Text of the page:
We think we know more than we actually do. In fact, we are wired that way. This illusion helps us to get along in the world. But it also gets us into trouble sometimes. Like when we are planning what our organization should do next.
Overtime, we have relied less on our own abilities to build houses, cure diseases, or fix toilets and more on others’ knowledge in these areas. We each specialize, gaining more in-depth knowledge in one area than any generalist could. Then we trade our knowledge for that of others. Seems like a good idea, but there are downsides.
We so effectively collaborate that, as Sloman and Fernbach argue in The Knowledge Illusion: Why We Never Think Alone, the lines between our understanding and that of others blurs together. We perceive the others’ knowledge as our own, even when that “knowledge” is actually baseless opinion. “This is how a community of knowledge can become dangerous,” according to Sloman and Fernbach.
Every organization has its orthodoxies, but not all of them are true. How can we distinguish the truth from our own and others' deeply-held but false beliefs?
The answer is: data. In other words, we can use the scientific method and put our assumptions to the test. If we cannot find evidence (aka data) that sufficiently refutes our assumptions, we can feel encouraged that we MIGHT be right, as long as new data doesn’t come along and undermine our beliefs.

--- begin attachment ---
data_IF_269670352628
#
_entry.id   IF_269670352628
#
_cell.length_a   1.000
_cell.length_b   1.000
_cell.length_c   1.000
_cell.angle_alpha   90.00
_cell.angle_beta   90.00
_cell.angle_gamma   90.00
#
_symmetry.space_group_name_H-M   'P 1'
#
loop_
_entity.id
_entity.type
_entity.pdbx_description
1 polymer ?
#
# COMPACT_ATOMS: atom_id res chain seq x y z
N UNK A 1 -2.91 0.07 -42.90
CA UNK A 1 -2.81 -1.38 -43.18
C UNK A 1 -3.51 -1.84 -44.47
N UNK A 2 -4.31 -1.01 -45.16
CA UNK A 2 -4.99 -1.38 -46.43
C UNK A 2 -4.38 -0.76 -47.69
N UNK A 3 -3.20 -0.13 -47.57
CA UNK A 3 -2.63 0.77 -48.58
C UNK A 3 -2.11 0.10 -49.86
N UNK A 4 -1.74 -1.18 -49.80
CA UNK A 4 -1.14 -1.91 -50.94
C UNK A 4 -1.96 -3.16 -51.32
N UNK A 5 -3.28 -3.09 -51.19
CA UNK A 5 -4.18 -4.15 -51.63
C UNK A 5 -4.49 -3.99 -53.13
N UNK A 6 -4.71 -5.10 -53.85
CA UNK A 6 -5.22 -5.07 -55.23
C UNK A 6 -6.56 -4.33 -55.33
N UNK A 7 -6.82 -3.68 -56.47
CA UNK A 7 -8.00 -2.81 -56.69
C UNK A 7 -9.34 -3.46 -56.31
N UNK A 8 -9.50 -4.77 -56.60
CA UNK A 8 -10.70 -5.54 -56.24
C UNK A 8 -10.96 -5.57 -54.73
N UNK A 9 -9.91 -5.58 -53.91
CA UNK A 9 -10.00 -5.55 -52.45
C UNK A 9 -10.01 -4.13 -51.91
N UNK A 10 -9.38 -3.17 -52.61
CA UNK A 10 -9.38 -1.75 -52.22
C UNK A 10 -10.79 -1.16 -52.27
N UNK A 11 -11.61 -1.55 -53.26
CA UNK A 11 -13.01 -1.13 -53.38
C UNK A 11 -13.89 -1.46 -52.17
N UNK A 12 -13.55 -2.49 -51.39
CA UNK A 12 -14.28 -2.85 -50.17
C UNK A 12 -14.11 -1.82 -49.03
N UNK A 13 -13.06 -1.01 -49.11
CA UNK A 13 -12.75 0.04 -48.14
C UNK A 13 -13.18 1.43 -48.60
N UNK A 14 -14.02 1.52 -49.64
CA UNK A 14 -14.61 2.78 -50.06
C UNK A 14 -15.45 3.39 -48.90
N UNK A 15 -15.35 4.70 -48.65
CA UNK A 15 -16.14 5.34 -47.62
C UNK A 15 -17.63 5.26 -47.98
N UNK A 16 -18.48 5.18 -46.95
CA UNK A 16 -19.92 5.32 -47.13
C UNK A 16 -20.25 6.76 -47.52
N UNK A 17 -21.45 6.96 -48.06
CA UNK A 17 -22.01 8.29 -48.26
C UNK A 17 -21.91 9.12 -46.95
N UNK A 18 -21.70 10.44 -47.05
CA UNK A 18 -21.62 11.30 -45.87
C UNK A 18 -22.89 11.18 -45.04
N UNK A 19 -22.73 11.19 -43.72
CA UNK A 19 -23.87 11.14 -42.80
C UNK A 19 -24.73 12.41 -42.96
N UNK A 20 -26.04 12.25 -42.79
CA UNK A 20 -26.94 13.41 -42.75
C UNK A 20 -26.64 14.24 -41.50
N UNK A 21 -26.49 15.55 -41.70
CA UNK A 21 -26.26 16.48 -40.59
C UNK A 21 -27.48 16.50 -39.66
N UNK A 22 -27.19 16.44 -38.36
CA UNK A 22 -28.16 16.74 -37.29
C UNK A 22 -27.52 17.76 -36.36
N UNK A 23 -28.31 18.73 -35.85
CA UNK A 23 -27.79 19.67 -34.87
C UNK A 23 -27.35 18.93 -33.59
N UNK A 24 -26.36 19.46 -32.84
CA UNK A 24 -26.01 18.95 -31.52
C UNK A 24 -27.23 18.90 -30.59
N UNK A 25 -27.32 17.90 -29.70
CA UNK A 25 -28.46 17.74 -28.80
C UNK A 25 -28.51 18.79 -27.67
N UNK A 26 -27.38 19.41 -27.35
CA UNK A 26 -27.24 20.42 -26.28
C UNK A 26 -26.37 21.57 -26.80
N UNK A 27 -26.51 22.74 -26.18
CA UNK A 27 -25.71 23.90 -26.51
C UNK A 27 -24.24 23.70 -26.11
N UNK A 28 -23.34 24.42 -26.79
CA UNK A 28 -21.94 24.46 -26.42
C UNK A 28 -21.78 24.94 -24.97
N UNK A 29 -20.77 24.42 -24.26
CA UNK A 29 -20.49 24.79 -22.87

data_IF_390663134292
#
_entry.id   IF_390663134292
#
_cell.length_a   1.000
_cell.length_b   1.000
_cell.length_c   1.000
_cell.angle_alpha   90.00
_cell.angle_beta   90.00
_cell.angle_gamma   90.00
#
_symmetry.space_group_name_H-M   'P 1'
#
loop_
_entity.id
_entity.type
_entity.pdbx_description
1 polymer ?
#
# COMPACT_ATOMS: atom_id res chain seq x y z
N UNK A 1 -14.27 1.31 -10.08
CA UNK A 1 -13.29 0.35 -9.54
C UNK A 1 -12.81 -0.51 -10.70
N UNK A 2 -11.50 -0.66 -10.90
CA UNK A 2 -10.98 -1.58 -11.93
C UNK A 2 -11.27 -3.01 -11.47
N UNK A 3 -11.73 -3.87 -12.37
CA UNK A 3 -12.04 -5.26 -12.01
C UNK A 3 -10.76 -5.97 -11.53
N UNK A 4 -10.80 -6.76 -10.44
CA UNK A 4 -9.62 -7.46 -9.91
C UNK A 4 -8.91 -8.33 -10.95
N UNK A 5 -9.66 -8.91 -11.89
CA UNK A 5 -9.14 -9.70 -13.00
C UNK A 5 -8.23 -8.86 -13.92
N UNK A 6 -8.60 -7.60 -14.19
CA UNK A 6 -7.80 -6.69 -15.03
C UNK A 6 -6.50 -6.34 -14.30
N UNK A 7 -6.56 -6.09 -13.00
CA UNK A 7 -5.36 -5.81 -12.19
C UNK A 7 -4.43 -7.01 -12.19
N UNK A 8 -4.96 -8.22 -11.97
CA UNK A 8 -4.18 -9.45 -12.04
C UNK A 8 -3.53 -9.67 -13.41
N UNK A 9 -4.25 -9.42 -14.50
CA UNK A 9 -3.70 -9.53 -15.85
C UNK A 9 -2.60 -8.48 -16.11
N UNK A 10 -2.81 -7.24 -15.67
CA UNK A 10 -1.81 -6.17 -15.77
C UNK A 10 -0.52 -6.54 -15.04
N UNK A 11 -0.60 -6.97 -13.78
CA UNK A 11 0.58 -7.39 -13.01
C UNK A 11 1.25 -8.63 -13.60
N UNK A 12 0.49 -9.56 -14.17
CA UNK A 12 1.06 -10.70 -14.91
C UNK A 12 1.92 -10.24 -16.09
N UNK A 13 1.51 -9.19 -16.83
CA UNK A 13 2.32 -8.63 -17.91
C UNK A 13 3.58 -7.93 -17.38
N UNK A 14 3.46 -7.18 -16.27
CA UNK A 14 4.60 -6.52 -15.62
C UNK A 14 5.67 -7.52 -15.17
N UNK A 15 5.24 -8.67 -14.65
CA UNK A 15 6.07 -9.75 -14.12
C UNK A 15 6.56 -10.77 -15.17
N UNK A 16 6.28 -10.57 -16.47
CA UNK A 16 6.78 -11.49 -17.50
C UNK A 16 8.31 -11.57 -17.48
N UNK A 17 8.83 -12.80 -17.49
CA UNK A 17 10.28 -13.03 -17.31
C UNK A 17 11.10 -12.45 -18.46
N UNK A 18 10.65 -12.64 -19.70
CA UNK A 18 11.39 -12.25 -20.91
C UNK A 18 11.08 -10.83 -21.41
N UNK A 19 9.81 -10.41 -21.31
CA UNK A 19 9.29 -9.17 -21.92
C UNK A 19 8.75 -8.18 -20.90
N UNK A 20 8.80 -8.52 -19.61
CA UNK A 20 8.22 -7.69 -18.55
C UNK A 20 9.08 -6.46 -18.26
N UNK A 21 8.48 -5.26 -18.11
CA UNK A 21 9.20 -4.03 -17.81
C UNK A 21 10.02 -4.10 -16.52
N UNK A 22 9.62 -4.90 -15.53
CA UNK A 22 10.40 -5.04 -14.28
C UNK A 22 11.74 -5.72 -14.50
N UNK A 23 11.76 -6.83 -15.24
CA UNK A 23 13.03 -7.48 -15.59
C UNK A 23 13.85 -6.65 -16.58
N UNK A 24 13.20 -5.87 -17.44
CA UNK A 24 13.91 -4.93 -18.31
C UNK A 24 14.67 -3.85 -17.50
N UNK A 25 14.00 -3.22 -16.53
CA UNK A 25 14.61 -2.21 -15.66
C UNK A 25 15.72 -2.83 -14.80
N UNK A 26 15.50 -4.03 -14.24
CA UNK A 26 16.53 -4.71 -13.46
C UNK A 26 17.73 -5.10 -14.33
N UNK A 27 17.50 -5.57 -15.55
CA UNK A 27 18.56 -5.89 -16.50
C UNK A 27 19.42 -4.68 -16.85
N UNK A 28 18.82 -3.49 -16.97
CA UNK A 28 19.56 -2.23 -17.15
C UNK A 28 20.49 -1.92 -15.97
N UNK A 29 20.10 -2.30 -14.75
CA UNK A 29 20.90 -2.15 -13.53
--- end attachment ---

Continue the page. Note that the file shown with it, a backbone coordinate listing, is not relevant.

Progress in organizations — and in all of human history — starts with the concession that we might be wrong. As Yuval Noah Harari suggests in Sapiens: A Brief History of Humankind, the scientific revolution was the point in history when “humankind admits its ignorance and (as a result) begins to acquire unprecedented power.”
On a more modest scale, we can start asking questions like: what would we expect to see in the short and long run if our programs work how we expect them to? And then we can look for data that either supports or refutes our expectations. And if we bristle at spending our time with data when so much else needs to be done, we can make data more digestible by visualizing it. (See Data Tip #1 for more on the power of data visualization.)
See other data tips in this series for more information on how to effectively visualize and make good use of your organization's data.